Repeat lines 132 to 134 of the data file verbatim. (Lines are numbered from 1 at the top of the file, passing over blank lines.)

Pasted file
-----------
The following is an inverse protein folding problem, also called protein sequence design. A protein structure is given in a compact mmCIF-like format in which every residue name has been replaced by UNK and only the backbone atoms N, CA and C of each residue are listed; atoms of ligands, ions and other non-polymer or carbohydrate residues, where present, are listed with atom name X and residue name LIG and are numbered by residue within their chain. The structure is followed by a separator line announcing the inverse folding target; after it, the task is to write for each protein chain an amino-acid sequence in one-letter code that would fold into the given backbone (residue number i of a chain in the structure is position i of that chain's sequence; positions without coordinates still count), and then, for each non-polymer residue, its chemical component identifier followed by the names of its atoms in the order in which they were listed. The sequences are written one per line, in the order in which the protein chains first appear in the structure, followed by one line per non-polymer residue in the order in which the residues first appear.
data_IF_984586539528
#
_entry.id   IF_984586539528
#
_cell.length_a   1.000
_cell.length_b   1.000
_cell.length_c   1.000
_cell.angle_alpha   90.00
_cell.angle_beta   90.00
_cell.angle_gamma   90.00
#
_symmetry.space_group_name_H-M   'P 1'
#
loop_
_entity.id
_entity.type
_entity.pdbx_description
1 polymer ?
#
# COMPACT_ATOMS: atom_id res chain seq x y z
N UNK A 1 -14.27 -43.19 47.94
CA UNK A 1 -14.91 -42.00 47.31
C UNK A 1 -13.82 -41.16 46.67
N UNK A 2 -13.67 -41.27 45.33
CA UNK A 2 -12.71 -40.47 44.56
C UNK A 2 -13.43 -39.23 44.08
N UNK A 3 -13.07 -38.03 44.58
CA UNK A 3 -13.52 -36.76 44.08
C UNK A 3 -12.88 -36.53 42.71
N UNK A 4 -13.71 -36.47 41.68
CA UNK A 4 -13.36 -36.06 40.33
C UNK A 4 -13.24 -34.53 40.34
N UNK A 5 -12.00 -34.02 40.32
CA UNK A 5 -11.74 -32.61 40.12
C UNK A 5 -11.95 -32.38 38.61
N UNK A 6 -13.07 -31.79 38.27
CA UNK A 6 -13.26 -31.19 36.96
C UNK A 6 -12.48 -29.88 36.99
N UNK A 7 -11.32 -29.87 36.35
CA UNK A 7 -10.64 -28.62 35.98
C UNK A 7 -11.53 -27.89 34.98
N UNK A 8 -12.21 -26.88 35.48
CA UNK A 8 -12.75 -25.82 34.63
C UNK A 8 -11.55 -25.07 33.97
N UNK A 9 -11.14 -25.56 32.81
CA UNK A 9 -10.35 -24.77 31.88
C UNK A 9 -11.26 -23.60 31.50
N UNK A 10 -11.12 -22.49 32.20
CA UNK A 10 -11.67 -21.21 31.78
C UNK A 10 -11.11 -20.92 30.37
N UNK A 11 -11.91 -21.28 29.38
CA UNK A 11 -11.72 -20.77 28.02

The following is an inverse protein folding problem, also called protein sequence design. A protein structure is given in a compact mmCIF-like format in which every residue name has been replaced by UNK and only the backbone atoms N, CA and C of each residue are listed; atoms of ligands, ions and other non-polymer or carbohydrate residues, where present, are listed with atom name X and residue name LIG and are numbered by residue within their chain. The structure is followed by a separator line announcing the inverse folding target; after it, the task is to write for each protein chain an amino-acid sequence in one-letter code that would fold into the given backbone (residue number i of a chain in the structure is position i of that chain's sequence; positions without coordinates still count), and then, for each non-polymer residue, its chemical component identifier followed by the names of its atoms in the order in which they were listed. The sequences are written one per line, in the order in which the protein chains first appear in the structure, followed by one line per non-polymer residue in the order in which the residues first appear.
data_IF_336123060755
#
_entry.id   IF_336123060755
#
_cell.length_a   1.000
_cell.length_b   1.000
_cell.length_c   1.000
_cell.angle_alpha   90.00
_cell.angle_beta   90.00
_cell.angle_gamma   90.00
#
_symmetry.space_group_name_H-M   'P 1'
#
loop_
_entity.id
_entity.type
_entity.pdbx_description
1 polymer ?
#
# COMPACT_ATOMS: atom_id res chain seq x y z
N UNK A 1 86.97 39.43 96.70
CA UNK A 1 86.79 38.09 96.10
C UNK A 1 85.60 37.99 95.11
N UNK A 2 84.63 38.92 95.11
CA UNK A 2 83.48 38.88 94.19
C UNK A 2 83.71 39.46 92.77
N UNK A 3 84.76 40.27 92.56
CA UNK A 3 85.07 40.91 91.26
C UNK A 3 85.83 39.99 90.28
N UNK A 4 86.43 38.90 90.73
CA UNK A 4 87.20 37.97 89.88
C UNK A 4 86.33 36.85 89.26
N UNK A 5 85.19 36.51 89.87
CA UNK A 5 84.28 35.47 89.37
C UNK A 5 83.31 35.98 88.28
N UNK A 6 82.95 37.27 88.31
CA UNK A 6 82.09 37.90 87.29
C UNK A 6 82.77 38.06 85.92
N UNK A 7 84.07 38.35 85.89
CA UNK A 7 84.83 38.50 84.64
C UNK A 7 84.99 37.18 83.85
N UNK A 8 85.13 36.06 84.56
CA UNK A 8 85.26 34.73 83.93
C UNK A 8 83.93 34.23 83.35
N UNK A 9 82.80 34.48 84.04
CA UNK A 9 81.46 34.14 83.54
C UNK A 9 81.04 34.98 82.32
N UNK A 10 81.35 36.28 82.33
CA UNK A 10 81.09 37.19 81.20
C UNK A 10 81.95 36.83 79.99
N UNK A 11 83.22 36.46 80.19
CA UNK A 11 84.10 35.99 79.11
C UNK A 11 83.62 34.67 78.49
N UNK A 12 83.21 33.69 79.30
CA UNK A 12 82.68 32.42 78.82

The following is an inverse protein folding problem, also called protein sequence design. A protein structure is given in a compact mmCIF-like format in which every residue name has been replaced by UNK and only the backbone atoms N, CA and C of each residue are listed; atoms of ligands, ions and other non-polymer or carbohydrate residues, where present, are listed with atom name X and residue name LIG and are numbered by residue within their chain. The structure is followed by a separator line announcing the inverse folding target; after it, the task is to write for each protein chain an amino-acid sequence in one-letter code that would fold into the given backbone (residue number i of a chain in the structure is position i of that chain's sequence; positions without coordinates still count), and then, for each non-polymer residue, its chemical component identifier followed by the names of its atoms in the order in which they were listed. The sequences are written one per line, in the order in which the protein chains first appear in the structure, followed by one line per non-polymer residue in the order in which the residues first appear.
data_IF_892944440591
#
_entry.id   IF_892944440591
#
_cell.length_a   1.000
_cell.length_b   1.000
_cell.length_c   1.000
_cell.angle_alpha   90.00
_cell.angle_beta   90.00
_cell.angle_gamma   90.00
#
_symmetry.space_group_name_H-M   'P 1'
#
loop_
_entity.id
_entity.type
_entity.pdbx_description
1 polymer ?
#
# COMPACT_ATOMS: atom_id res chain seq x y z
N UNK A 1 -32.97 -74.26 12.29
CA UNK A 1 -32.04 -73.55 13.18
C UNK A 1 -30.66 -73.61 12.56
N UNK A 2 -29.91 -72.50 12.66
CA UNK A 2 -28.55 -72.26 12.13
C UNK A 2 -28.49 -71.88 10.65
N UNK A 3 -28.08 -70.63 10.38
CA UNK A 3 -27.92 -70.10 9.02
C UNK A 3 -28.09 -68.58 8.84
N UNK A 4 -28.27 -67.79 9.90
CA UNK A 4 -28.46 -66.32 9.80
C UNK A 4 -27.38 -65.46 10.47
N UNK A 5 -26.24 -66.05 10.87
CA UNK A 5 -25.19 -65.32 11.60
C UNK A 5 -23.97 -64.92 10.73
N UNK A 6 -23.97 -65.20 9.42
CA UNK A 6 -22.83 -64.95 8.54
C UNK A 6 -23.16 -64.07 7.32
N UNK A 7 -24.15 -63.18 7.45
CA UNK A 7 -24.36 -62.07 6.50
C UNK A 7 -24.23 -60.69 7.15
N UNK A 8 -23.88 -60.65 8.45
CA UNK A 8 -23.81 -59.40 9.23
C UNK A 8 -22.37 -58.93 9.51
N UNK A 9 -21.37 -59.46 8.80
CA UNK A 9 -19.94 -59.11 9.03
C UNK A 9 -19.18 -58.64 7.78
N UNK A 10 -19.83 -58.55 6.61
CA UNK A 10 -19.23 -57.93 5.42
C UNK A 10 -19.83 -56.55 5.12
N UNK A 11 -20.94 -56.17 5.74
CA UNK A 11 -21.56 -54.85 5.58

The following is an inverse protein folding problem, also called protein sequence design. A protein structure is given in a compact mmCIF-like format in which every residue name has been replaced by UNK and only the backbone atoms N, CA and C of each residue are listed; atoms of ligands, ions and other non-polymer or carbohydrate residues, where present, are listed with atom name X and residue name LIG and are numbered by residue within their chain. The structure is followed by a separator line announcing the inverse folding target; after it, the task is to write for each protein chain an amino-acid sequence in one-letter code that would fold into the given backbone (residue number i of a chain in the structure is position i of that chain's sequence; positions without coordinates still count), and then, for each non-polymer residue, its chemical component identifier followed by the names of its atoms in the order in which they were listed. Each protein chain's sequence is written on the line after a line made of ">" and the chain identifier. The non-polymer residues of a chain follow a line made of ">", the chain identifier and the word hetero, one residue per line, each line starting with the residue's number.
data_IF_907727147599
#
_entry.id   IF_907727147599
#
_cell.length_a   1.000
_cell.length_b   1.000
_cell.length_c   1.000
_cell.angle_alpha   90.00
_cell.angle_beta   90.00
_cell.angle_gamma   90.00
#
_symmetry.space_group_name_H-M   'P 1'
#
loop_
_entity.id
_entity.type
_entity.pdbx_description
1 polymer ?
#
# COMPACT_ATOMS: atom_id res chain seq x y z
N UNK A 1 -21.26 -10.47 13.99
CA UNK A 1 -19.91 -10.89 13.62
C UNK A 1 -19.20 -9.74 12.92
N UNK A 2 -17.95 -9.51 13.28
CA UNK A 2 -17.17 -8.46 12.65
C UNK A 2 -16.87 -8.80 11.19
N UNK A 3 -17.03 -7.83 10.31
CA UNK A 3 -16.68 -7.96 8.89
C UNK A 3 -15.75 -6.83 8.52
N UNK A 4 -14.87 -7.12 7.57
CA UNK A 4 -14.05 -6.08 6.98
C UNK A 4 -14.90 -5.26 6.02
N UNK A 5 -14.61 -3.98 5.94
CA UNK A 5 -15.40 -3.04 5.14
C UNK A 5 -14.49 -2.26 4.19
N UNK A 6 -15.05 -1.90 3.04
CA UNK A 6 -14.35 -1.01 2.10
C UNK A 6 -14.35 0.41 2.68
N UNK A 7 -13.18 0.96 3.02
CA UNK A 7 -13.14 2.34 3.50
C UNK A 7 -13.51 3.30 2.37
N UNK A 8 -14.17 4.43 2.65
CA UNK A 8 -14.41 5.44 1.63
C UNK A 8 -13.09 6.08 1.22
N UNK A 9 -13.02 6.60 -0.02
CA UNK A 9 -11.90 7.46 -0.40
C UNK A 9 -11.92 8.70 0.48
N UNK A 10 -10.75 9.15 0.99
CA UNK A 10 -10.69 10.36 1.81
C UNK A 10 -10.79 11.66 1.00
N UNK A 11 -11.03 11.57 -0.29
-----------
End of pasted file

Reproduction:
CA UNK A 1 -32.04 -73.55 13.18
C UNK A 1 -30.66 -73.61 12.56
N UNK A 2 -29.91 -72.50 12.66